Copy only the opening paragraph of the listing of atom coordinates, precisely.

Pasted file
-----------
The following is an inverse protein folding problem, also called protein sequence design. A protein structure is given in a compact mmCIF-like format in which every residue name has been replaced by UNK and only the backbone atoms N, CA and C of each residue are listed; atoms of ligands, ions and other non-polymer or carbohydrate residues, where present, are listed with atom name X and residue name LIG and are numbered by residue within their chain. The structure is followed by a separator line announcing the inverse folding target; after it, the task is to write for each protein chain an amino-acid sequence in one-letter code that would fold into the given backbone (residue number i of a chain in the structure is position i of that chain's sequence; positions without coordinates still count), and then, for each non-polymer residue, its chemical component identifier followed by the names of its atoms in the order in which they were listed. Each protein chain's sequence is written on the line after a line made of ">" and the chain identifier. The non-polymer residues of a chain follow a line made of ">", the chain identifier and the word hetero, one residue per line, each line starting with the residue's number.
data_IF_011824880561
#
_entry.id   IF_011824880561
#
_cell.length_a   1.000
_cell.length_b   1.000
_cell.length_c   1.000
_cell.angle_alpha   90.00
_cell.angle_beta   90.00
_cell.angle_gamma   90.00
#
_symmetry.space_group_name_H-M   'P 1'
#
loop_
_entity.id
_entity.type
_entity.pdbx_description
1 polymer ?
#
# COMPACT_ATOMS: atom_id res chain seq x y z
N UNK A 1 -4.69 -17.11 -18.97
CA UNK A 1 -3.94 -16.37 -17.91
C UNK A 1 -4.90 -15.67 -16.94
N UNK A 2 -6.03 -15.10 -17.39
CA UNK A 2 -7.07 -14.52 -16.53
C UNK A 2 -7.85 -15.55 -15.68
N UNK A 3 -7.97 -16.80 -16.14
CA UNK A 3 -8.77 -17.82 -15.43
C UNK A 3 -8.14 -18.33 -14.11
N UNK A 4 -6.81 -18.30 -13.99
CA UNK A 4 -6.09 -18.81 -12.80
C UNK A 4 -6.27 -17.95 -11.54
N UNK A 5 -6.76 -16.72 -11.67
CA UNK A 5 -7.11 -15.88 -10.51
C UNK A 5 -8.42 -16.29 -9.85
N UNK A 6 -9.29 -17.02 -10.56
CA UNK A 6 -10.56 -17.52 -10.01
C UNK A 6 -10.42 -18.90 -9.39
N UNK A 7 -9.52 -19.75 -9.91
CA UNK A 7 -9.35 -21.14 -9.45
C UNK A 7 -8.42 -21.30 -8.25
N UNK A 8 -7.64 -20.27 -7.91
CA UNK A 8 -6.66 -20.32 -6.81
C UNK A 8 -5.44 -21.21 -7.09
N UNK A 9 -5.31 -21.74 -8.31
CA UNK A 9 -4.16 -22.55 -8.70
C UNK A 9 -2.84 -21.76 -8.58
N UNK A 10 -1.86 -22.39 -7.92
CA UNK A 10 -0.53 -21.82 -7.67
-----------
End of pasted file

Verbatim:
The following is an inverse protein folding problem, also called protein sequence design. A protein structure is given in a compact mmCIF-like format in which every residue name has been replaced by UNK and only the backbone atoms N, CA and C of each residue are listed; atoms of ligands, ions and other non-polymer or carbohydrate residues, where present, are listed with atom name X and residue name LIG and are numbered by residue within their chain. The structure is followed by a separator line announcing the inverse folding target; after it, the task is to write for each protein chain an amino-acid sequence in one-letter code that would fold into the given backbone (residue number i of a chain in the structure is position i of that chain's sequence; positions without coordinates still count), and then, for each non-polymer residue, its chemical component identifier followed by the names of its atoms in the order in which they were listed. Each protein chain's sequence is written on the line after a line made of ">" and the chain identifier. The non-polymer residues of a chain follow a line made of ">", the chain identifier and the word hetero, one residue per line, each line starting with the residue's number.